Stop, I’ve already spent this headline, albeit on a different subject.
This time, however, I’d like to briefly discuss my first impressions of Octopress 3, the next evolution step of the static blogging engine I use for publishing this blog.
Octopress 3 has been around for a couple of weeks. As I write this, Octopress 3 can already look back to a rapid succession of bug fix releases ending up in the currently available 3.0.11.
Of course, as a user of Octopress 2, I’d be intrigued1 to see how the platform is making its way into the next major release.
When using Octopress 2, it does not become immediately visible that the heavy lifting of blog generation is actually done by Jekyll, and that Octopress 2 is basically a convenience wrapper around Jekyll that takes away some of the rough edges of directly using Jekyll for blog generation.
Octopress 3 takes a different approach in that it clearly separates its job to “logistics tasks” on top of Jekyll, and then let the user actually call Jekyll as part of the publishing workflow.
I don’t have a problem with this approach, as long as it’s working as advertised. Which it does, as far as I can tell.
At least, I was able to install Octopress 3 and further gems2 as well as to port my blog to the new engine quickly. Menaing: it took a short amount of time after having installed Octopress 3 until I got my site up and running served locally by Jekyll.
That’s not the end of the porting effort, though. The slugs generated by the combination of Octopress 3 and Jekyll are different than the ones generated by Octopress 2.
This is a bummer, and leaves the option to either tweak the new workflow to the point that it creates identical slugs as my existing engine, or else create
redirect permanent rules into a .htaccess file to accodate for the change.
Of course, the .htaccess file is sort of the last resort. And it would be nicer if the job could be done directly as part of the generation process.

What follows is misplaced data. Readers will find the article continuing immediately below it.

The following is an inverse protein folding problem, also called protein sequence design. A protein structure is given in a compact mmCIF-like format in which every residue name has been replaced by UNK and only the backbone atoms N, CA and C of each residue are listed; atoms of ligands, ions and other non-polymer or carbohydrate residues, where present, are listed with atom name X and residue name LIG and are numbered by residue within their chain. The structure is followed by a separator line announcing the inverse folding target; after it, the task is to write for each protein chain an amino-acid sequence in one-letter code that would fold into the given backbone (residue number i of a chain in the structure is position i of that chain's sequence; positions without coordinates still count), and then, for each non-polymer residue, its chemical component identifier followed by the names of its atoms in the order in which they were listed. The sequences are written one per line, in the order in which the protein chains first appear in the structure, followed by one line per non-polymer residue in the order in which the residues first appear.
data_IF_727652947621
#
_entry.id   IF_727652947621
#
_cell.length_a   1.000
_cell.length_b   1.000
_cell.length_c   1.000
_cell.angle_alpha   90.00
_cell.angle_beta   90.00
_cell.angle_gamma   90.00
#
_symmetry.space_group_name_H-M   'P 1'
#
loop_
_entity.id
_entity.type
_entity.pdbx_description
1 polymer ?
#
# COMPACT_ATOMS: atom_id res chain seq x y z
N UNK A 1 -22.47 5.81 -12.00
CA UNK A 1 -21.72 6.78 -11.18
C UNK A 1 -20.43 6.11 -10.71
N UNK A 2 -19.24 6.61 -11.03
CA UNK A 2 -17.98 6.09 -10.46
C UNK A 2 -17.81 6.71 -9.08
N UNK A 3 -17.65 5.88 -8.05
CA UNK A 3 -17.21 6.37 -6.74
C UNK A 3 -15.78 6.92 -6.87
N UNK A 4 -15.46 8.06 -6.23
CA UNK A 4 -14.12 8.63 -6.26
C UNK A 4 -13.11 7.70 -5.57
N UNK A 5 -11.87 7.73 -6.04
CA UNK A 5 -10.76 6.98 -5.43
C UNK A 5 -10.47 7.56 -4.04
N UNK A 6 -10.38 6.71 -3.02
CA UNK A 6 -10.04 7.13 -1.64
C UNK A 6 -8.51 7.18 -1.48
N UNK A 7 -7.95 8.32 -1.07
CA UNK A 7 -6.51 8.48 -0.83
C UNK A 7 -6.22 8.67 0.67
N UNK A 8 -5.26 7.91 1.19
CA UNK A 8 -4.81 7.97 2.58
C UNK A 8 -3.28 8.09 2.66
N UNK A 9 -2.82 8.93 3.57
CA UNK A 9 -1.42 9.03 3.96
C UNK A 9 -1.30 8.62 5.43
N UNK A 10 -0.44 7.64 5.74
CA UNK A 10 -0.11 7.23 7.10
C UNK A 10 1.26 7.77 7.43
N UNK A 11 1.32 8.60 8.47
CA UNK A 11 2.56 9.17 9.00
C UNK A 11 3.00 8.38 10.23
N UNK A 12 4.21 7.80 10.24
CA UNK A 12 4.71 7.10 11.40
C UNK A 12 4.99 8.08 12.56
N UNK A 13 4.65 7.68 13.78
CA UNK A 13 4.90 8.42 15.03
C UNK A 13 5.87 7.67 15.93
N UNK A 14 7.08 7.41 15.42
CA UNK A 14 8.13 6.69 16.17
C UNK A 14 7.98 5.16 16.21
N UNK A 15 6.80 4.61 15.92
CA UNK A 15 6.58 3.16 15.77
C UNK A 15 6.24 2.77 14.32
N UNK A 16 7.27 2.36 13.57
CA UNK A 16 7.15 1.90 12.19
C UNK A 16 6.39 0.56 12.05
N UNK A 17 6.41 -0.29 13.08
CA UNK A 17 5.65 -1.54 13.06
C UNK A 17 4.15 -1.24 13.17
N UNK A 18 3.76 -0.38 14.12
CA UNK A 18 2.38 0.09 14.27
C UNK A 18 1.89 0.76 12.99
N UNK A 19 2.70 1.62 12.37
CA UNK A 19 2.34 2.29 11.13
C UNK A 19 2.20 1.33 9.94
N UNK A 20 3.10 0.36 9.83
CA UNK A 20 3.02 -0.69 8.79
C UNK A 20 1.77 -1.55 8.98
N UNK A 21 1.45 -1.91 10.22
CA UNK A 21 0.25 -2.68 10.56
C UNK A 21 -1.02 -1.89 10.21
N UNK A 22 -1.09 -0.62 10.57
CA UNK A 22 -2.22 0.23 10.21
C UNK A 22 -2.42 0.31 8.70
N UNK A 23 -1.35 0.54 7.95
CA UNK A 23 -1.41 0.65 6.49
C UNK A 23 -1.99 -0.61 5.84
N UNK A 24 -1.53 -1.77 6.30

And it turns out: the easiest way to generate the slugs as required is to drop all the categories from the blog. Which is OK, I have used the categories more or less halfheartedly and getting rid of them is not such a big deal.
The landing page that I end up with consists of a list of article headlines as opposed to a list of full articles, as I end up with in Octopress 2.
Customization will be necessary. This has been foreseen by Brandon Mathis, the main contributor to the Octopress project. It seems that it will be possible to define Themes as a measure of customizing a blog extensively.
There is a default theme available, called Octopress Genesis. According to its description, it is a “work in progress”. It is certainly possible to use the theme as is, but I unfortunately failed to find out how to apply any customization to it that was respected in the generation.
In principle, it should be possible to overwrite the default theme by putting the respective files into the _plugins directory. I tried several variations of putting the files into the directory, but to no avail.
Maybe this is part of being “work in progress”. I looked up how plugins are processed by Jekyll. I didn’ get the impression that themes are processed as plugins, but maybe that’s just me.
Anyway, the theme also does not generate a landing page that is a list of full article text either. On the bright side, it takes care of footnotes in the way I prefer footnotes to be taken care of: Bigfoot style. And, just to name another nice feature, it is possible to add pages to the site in a very simple way.
Granted, it would be possible to tweak the theme in its default installation location. But, frankly, that’s an evil hack. In conclusion, without being able to customize3 the theme Octopress 3 is not really usable.
So no, not ready for prime time so far. Not for me, at least. I’ll need to invest more time to better understand how the customization of Octopress 3 is supposed to work. But never mind, I can wait, no problem.